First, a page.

Tropinin, Vasilii

The following article is from The Great Soviet Encyclopedia (1979). It might be outdated or ideologically biased.

Tropinin, Vasilii Andreevich


Born Mar. 19 (30), 1776, in the village of Karpovo, Novgorod Province; died May 3 (15), 1857, in Moscow. Russian portrait painter; serf until 1823.

Around 1798, Tropinin began his artistic training under S. S. Shchukin at the St. Petersburg Academy of Arts. In 1804 he was recalled by his master. Beginning in 1821 he lived exclusively in Moscow; before that, he lived both in the Ukraine and Moscow.

Tropinin painted uninhibited, true-to-life portraits, often enriched by the depiction of everyday details. Even his early works are distinguished by genuine feeling and a restrained palette of soft grays (Portrait of the Artist’s Wife, 1809; Portrait of the Artist’s Son, 1818; and portrait studies of I. I. Morkov and N. I. Morkova (1813)—all in the Tret’iakov Gallery, Moscow).

During Tropinin’s mature period—from 1820 to roughly 1835-the intimacy and occasional vagueness of form that characterized the artist’s earlier works were replaced by energetic and keen characterization, by sculptural delineation of form, and by a rich palette. The artist often used a broad expressive brushstroke and effective colored shadows. Works from this period include portraits of P. A. Bulakhov (1823, Tret’iakov Gallery), K. G. Ravich (1825, Tret’iakov Gallery), and A. S. Pushkin (1827, A. S. Pushkin All-Union Museum, Pushkin, Leningrad Oblast).

Tropinin’s portraits from the 1830’s and 1840’s are marked by greater emphasis of genre elements, greater complexity of composition, and elevation of the role of details. These new features enabled the artist to paint faithful portraits of his contemporaries (Portrait of V. A. Zubova, 1834, Tret’iakov Gallery). A romantic tendency, not characteristic of Tropinin’s works as a whole, appeared in a number of the artist’s works from this period (Portrait ofK. P. Briullov, 1836, Tret’iakov Gallery).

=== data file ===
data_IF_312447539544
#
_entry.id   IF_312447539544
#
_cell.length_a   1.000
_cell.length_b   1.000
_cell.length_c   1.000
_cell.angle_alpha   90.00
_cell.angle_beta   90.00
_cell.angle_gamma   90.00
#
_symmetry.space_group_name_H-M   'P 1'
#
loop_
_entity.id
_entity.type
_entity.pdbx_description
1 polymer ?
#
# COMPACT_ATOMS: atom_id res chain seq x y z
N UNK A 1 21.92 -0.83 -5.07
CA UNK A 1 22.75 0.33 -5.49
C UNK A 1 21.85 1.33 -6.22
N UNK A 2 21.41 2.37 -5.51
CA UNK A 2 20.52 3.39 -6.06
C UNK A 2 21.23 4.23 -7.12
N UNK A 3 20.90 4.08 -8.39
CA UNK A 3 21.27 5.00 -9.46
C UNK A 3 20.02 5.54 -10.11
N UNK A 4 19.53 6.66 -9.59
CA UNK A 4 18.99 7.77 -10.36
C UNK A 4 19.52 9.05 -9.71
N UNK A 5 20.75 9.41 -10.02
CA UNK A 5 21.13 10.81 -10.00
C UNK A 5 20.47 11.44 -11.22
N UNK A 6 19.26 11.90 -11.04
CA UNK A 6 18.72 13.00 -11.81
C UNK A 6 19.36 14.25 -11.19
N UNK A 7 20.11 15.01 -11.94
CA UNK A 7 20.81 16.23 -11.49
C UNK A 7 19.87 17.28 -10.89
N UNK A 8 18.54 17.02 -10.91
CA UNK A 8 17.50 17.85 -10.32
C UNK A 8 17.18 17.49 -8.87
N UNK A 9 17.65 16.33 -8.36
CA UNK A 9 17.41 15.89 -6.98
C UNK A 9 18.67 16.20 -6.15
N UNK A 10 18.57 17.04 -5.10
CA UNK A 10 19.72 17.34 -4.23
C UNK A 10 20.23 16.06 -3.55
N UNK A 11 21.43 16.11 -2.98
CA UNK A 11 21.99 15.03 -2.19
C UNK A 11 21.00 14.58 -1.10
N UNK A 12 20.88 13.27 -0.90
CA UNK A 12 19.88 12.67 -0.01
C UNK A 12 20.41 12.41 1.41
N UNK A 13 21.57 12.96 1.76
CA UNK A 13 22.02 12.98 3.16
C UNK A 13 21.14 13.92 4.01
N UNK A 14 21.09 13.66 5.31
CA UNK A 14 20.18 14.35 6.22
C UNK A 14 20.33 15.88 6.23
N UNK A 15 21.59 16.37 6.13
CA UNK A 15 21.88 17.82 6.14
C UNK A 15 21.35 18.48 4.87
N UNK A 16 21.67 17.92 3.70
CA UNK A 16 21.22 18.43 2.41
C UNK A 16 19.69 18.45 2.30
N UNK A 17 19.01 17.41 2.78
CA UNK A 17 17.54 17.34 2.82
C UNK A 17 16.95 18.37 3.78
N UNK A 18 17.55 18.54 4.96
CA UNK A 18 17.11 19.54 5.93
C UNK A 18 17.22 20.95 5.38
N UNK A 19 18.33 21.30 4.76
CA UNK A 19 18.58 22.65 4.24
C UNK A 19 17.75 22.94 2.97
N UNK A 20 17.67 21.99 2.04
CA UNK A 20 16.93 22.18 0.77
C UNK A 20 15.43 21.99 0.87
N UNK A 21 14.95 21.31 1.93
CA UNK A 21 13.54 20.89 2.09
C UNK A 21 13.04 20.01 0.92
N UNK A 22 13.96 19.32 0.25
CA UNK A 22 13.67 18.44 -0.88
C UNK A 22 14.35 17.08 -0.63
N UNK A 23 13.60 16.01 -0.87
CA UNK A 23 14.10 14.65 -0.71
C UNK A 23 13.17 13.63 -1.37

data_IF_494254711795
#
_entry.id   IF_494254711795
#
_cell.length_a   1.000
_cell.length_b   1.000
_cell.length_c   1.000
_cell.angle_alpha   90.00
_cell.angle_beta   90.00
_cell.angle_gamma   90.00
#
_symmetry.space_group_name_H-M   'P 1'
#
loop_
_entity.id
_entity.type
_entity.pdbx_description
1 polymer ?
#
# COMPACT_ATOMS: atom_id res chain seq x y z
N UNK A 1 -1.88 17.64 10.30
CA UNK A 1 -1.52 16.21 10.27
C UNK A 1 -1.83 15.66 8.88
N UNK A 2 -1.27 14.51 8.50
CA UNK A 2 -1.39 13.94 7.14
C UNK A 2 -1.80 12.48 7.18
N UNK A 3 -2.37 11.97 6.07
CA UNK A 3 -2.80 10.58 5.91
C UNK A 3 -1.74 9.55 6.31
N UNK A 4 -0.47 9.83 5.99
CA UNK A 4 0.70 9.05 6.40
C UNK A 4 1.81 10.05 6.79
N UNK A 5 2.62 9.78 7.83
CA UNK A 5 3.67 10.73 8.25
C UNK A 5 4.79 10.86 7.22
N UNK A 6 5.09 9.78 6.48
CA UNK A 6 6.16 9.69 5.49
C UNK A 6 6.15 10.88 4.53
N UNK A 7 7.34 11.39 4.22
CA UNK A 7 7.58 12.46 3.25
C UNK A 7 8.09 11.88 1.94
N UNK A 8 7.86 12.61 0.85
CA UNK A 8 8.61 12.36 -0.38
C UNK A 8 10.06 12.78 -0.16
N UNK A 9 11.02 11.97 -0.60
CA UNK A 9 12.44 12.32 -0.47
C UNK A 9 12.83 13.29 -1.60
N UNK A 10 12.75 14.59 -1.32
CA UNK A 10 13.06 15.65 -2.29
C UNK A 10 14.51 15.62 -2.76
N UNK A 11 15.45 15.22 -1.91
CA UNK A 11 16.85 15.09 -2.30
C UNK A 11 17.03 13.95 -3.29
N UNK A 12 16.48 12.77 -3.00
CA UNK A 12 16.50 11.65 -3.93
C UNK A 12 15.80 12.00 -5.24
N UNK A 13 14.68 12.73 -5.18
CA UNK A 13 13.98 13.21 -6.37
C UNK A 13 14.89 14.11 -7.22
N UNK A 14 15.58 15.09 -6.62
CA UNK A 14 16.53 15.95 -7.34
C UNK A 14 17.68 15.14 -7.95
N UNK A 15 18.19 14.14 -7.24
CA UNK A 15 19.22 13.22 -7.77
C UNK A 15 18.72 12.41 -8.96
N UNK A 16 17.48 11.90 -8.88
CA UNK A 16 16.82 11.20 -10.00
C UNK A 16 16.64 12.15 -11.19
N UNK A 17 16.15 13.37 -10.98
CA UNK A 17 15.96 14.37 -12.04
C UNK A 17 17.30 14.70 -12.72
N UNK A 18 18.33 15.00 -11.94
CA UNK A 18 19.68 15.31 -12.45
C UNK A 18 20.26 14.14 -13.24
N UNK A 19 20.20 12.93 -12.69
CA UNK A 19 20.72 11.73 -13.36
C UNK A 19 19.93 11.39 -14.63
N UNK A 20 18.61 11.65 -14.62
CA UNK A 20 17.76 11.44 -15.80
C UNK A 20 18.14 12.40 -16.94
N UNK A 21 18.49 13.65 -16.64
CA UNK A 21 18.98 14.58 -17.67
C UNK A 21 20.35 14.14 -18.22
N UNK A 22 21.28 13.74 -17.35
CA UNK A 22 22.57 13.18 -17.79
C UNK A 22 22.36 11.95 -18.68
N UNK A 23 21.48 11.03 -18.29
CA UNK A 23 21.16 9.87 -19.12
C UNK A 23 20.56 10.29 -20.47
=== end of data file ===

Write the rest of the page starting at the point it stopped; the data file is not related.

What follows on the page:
Tropinin did a series of portrait studies of Ukrainian peasants and created a type of semi-portrait genre portrayal of the common man, a portrayal that was often idealized and sentimental but nonetheless marked by sincerity and warmth of feeling (The Lacemaker, 1823, Tret’iakov Gallery).

Tropinin’s art played an important role in the development of Russian democratic art of the 19th century and, in particular, in the formulation of the Moscow artistic tradition. In 1969 a museum housing works by Tropinin and artists of his time was opened in Moscow; the Ostankino Palace-Museum of Serf Art is a branch of the museum.


Amshinskaia, A. V. A. Tropinin: 1776–1857.
Moscow, 1970. Muzei V. A. Tropinina i moskovskikh khudozhnikov ego vremeni (catalog). Moscow, 1975.


The Great Soviet Encyclopedia, 3rd Edition (1970-1979). © 2010 The Gale Group, Inc. All rights reserved.